Italian luxury automobile manufacturer, and part of the Volkswagen Group, Lamborghini has in the space of two weeks developed lung simulators to aid in ventilator production. The Sant’Agata, Bologna-based supercar manufacturer is only a few hours drive away from the hard-hit Bergamo area in Italy and in the midst of a society that across the board has been deeply affected by COVID.
Lamborghini has previously used 3D Printing for bridge manufacturing when it had an issue with an injection mold on its Gallardo cars in 2003. Then a relatively obscure part, the headlight washer flap, was 3D printed for the first production vehicles by CRP Technology. Since then the company has mainly used the technology on the factory floor and in developing cars. With low volumes and high prices, Lamborghini keeps a lot of manufacturing in house and has a lot of bespoke options. The high-end car creator, therefore, has quite a bit of engineering and 3D printing knowledge in house.
Until now the firm has used this to make face masks, some of which should be ultra-desirable. The firm should really sell them for $200 and donate the money! But, for now they’re using the masks to protect staff and donate to the local Sant’Orsola-Malpighi Hospital.
Stefano Domenicali, Chairman and CEO of Automobili Lamborghini, commented: “During an emergency such as this one, we feel the need to make a concrete contribution. We have therefore decided to support the Sant’Orsola-Malpighi Hospital, an institution with which we have had a collaborative relationship for years, through both professional consultancy in promoting programs to protect our workers’ health, and in research projects. We will win this battle together by working in union, supporting those who are at the forefront of fighting this pandemic every day.”
The firm also used its internal Carbon machines to produce parts for face shields. The company says that,
“One thousand masks a day will be made in the Upholstery Department, the department that produces the interiors and customizations for Lamborghini cars. At the same time, 200 protective medical shields in polycarbonate a day will be made inside the composites production plant and at the Research and Development department with the use of 3D printers.”
While admirable what Lamborghini is doing now is very impactful and just the kind of thing that can showcase our technology’s prowess. 3D Printing excels at filling gaps, at making what is needed when it is needed. We are good at iterating, improving, changing designs and making the new faster than other technologies. And this is why I love that Lamborghini used 3D printing to work with SIARE Engineering International Group to make lung simulators.
SIARE is an anaesthesia and Intensive Care equipment company making, amongst other things, the much in demand currently, lung ventilators. Ventilators are highly regulated devices and are class III FDA devices. They require precise tolerances and certification to work safely and surely specifically because they take over breathing for an intubated individual. SIARE just like many of its competitors is responding to unprecedented demand for its products. There are currently a number of open source and manufacturing companies new to ventilators trying to scale up making them. Frankly, this terrifies me, and whereas I believe in the long run that “given enough eyeballs all problems are shallow” the prospect of hastily made or designed ventilators being used in patients is frightening to me. You can’t scale or immediately create tribal knowledge and a specific culture of care, process, and safety. Lamborghini isn’t switching from crankshafts to ICU however, instead the firm is helping SIARE scale.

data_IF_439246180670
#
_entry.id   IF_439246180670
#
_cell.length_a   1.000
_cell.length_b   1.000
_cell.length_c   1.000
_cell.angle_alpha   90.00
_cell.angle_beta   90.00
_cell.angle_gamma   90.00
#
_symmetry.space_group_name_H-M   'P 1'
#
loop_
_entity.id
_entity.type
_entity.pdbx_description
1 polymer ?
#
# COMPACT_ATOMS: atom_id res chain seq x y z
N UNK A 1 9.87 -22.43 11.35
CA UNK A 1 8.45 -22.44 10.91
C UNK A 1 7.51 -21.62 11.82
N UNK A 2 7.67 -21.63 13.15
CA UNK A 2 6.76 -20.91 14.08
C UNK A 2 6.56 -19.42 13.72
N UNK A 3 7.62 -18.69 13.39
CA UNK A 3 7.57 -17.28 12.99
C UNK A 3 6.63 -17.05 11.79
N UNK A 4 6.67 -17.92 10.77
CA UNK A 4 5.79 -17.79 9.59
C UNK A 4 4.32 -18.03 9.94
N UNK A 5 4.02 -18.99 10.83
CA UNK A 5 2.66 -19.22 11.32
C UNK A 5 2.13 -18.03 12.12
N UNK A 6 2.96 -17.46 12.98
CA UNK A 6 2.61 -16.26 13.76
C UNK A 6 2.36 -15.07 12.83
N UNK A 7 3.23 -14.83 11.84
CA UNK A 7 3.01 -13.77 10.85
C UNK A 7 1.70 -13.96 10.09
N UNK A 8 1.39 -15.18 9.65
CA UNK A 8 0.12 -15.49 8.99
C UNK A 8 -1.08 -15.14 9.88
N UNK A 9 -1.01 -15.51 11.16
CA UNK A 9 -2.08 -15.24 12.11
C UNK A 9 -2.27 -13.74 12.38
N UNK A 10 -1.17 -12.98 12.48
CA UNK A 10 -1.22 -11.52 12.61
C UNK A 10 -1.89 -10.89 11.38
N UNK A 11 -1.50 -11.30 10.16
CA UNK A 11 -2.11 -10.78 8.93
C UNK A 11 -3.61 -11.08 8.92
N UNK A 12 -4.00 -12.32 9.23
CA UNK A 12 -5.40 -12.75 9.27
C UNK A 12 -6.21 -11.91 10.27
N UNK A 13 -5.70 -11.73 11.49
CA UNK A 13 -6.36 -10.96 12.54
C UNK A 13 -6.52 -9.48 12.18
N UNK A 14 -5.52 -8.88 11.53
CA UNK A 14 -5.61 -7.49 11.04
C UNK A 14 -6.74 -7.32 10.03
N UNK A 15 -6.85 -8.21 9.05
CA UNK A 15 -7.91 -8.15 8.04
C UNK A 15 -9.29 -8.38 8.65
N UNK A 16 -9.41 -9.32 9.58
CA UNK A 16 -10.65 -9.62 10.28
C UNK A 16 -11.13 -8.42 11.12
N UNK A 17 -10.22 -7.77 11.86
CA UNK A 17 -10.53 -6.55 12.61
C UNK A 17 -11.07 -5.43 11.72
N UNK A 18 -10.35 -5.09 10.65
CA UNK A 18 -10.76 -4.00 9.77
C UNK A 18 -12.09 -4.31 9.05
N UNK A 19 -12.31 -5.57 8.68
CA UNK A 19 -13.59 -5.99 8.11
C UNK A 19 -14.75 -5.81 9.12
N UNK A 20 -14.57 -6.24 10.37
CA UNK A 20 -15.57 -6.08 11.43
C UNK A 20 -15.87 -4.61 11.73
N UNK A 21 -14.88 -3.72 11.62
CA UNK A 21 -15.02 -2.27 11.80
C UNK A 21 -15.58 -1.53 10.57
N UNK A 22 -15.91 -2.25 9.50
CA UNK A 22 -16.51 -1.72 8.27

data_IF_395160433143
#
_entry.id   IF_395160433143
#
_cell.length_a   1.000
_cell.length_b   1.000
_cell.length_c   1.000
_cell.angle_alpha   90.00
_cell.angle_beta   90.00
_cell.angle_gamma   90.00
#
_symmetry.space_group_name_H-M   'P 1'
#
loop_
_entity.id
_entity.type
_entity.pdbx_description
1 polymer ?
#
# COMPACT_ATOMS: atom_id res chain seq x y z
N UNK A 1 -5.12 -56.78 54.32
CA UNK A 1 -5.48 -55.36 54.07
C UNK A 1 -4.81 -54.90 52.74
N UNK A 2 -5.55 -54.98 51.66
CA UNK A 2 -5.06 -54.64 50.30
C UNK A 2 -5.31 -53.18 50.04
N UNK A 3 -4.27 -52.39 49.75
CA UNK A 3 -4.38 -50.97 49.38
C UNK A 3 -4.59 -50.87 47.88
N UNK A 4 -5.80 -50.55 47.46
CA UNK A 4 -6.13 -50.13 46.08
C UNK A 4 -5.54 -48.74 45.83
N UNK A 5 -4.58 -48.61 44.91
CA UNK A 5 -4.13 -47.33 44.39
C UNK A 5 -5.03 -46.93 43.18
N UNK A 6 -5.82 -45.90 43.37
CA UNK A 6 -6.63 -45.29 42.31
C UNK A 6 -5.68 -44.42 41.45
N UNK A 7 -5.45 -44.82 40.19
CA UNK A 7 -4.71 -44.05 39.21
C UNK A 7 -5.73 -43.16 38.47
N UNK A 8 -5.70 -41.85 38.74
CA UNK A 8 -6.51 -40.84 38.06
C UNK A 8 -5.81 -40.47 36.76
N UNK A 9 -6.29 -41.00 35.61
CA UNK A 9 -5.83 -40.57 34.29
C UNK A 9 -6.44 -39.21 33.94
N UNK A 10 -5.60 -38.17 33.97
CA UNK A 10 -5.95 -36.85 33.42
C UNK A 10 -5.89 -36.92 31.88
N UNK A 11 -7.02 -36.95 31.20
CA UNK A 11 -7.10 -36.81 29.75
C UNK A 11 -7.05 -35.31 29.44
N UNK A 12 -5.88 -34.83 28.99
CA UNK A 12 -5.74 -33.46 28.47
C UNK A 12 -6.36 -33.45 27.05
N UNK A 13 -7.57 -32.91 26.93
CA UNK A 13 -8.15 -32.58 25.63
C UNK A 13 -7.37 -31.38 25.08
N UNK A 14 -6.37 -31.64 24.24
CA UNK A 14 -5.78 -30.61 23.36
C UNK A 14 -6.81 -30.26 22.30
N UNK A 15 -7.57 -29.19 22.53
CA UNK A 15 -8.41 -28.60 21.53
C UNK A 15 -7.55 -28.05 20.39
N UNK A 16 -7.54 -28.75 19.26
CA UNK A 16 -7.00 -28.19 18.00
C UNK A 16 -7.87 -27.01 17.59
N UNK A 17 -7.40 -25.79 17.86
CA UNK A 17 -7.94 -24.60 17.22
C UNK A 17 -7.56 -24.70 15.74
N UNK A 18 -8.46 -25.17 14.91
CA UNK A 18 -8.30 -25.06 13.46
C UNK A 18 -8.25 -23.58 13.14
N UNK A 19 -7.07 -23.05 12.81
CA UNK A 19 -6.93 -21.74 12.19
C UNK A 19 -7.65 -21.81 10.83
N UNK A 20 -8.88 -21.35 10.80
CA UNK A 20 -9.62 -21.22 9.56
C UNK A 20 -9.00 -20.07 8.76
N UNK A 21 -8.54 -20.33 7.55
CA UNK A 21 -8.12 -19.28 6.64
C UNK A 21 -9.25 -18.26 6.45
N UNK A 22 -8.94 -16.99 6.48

“The breathing simulator enables the tester to carry out an initial evaluation of the ventilator’s performance before reaching the final testing stage, when the ventilator undergoes a comprehensive test using certified equipment.”
Lamborghini is using HP’s Multi Jet Fusion to make a breathing simulator that is used to test each ventilator that goes out of the SIARE factory. They’re using a HP Jet Fusion 3D 4200 to make 18 of these simulators each week. Instead of doing the far more attention-grabbing “make the final part 3D printed” step the company is focusing on letting the ventilator experts make and test more ventilators. The company took two weeks to go from an idea to “design, produce and validate the simulator, optimizing the components” for production. Lamborghini will print out and make the lung simulators in its own prototyping lab in Sant’Agata.
This kind of thing should really be encouraged and more firms should be looking at how to use 3D printing to help firms struggling to keep up with demand, scale. This is something that our technology is ideally suited for. Jigs, fixtures, new hand tools, optimizations that are all needed quickly in a versatile way is our metier.
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